Right now the Republicans have a legion of people wearing American flags as polo shirts, calling Obama "Owe-bama", and railing about his birth certificate. It is disheartening. If you asked these same people about how the economy should be cured or how we should address rogue nations (remember when we used that term?) like North Korea, they'll stare back at you and say "I want the gubment out of my bidness...TEA PARTY, WHOOOO!" I don't mean to completely disparage those that I may otherwise agree with, but let's drop this crap. Obama is the President of our country. If you disagree with his ideas, come up with better ones and sell them to your community.

If you can't do that, you are wasting your time.

Tuesday, July 28, 2009

Personal Responsibility

I read this article this morning and it ticked me off. A couple is suing Howard County after they allowed a guest to bring marijuana into their house, spread the pot and "paraphenalia" on their table, and otherwise display patently law-breaking behavior. The police mistakenly stormed their home on a search warrant that was meant for the house next door and killed their dog in the process.

I am a dog lover. Any kind, no matter the perceived disposition. That is not the issue here. The issue is that when you allow a guest to flaunt drugs around your house, you take a risk. Did they take on the risk of having their dog killed? Not necessarily. But did they put themselves in the gray area of law enforcement and privacy concerns, absolutely. In that gray area, there is a lot of play as to what rights you have. Terms such as "probable cause" and "reasonable suspicion" come into the mix. To now act the victim (our society's favorite character) and sue the county is ridiculous.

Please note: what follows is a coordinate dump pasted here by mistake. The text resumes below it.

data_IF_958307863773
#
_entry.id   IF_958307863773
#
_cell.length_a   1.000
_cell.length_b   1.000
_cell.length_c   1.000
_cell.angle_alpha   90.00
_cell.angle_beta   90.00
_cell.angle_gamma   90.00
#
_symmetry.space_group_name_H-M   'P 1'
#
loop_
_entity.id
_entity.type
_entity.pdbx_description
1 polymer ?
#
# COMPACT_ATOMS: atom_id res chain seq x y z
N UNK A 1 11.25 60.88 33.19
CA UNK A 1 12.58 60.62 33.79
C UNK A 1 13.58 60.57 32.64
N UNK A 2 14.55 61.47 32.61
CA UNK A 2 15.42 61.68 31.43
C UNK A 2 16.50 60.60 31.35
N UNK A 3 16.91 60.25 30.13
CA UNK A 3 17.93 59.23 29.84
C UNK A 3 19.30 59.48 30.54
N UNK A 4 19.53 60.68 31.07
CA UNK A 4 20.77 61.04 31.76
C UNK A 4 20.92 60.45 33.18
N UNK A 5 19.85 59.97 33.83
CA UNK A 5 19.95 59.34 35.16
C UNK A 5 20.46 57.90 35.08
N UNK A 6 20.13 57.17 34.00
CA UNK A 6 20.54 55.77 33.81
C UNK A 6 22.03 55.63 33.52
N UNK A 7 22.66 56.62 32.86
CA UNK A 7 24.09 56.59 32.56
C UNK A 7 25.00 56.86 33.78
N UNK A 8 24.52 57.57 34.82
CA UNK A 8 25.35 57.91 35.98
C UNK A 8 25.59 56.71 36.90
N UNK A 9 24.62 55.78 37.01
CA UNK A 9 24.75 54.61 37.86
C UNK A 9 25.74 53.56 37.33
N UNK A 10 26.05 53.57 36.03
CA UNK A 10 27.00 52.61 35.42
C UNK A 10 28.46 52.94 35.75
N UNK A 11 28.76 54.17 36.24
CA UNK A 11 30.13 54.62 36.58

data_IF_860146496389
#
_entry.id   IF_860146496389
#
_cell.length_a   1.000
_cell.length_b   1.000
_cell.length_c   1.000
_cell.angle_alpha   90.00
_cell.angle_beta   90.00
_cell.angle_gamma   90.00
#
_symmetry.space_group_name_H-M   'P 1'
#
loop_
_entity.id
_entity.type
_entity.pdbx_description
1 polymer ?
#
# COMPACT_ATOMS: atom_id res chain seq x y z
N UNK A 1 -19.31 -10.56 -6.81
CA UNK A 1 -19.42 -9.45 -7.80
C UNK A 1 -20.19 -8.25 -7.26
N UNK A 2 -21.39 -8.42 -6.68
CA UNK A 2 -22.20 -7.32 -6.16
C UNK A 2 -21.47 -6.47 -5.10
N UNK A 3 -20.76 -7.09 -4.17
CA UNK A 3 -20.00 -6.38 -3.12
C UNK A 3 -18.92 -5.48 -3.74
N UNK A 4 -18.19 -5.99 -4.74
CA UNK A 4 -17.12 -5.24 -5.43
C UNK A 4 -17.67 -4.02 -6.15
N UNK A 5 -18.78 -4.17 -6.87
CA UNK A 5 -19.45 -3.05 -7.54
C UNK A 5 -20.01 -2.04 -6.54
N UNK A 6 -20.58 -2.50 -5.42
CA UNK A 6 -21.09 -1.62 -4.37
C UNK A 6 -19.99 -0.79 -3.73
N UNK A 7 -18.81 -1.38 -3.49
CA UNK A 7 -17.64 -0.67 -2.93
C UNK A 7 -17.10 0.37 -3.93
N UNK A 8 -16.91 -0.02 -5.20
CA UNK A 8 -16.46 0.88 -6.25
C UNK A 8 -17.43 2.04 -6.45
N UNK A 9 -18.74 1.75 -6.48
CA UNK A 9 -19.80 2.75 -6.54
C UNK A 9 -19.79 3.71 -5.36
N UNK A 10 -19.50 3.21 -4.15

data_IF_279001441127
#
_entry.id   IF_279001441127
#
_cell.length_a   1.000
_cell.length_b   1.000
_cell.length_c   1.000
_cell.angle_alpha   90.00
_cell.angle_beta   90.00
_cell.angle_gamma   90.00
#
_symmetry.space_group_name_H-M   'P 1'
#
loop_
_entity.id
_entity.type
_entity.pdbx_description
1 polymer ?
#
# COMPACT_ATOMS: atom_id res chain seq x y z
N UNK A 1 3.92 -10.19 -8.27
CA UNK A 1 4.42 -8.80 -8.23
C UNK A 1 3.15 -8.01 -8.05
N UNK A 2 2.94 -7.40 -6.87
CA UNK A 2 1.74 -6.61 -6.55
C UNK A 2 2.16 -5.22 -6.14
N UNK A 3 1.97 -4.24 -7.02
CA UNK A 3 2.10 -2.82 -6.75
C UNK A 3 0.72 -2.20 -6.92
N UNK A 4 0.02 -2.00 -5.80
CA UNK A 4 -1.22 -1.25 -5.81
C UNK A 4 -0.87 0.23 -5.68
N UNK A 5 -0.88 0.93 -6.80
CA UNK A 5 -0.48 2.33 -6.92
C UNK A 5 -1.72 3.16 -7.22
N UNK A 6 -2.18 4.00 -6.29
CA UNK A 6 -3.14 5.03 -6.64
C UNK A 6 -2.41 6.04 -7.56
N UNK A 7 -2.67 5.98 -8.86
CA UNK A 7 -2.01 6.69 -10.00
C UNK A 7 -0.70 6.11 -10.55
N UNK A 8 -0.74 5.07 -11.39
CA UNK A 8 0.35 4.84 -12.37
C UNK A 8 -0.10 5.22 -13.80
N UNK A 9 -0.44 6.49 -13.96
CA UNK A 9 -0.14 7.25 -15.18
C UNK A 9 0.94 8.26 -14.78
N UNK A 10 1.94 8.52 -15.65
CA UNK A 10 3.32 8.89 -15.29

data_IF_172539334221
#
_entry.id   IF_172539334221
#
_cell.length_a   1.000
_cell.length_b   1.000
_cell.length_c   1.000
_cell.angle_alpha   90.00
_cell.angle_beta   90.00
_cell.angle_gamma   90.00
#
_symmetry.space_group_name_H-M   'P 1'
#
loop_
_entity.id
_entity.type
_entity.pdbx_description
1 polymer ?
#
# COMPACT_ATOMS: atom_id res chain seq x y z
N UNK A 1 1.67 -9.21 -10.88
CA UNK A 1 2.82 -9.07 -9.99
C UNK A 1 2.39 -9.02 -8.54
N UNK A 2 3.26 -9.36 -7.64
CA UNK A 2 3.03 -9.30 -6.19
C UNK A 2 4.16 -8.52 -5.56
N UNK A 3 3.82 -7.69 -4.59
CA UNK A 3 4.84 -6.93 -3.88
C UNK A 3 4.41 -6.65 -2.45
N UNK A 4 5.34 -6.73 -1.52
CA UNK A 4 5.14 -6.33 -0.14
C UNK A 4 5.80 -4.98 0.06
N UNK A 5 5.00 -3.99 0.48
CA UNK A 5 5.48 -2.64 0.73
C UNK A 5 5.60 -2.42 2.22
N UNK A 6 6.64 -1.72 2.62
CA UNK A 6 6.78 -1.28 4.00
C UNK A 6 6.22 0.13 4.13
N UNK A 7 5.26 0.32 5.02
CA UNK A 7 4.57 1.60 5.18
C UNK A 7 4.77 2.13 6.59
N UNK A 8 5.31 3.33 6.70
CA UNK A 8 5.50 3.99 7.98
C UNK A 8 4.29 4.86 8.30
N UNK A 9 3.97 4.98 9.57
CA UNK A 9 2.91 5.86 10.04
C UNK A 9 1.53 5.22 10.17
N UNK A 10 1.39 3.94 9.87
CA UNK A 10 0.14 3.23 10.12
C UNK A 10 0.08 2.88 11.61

Further along that vein, a recent study has shown that the building costs of medical insurance that the Dems point to as a reason for universal coverage is largely attributable to obesity. People are getting fat. Those people have poor health. They want cheap insurance to address their health problems. No responsibility.

My final gripe is from a commercial I listened to this morning. It warned investors that stocks have risk. How stupid are we that we need a commercial to tell us that stocks have risk?

The more we coddle, the more we weaken.

Saturday, July 25, 2009

Democracy's Marketplace

(I'm back)

The United States provides a unique brand of democracy in that the laws of the independent states provide a marketplace for policy ideas and tax schemes. Florida has no income tax, but high sales taxes. Various states allow civil unions between same-sex couples. If the enticement is enough to overcome the cost/convenience of moving, a citizen will move to the more favorable legal position.

As noted earlier on this blog, there is a debate on whether millionaires are moving out of Maryland to avoid the higher tax burden. This has been ridiculed by the Baltimore Sun. Among their arguments is the contention that the burden of moving would be more than the difference in taxation, therefore it is ridiculous to suggest they would move to avoid the burden.

However today, without comment or the collection of an opposing view, the Sun includes a statement of State Senate President Mike Miller suggesting that Maryland families may move to Delaware to enjoy the right to gamble on NFL football games. This argument was also used in favor of bringing slots to Maryland.

There are two derivative/supporting points that may be taken from this: 1) People would rather move for recreation than to preserve hundreds of thousands of dollars in income; 2) The Senate acknowledges that gambling is not recreation but a life shaping addiction.

Friday, July 17, 2009

Good Bye US of A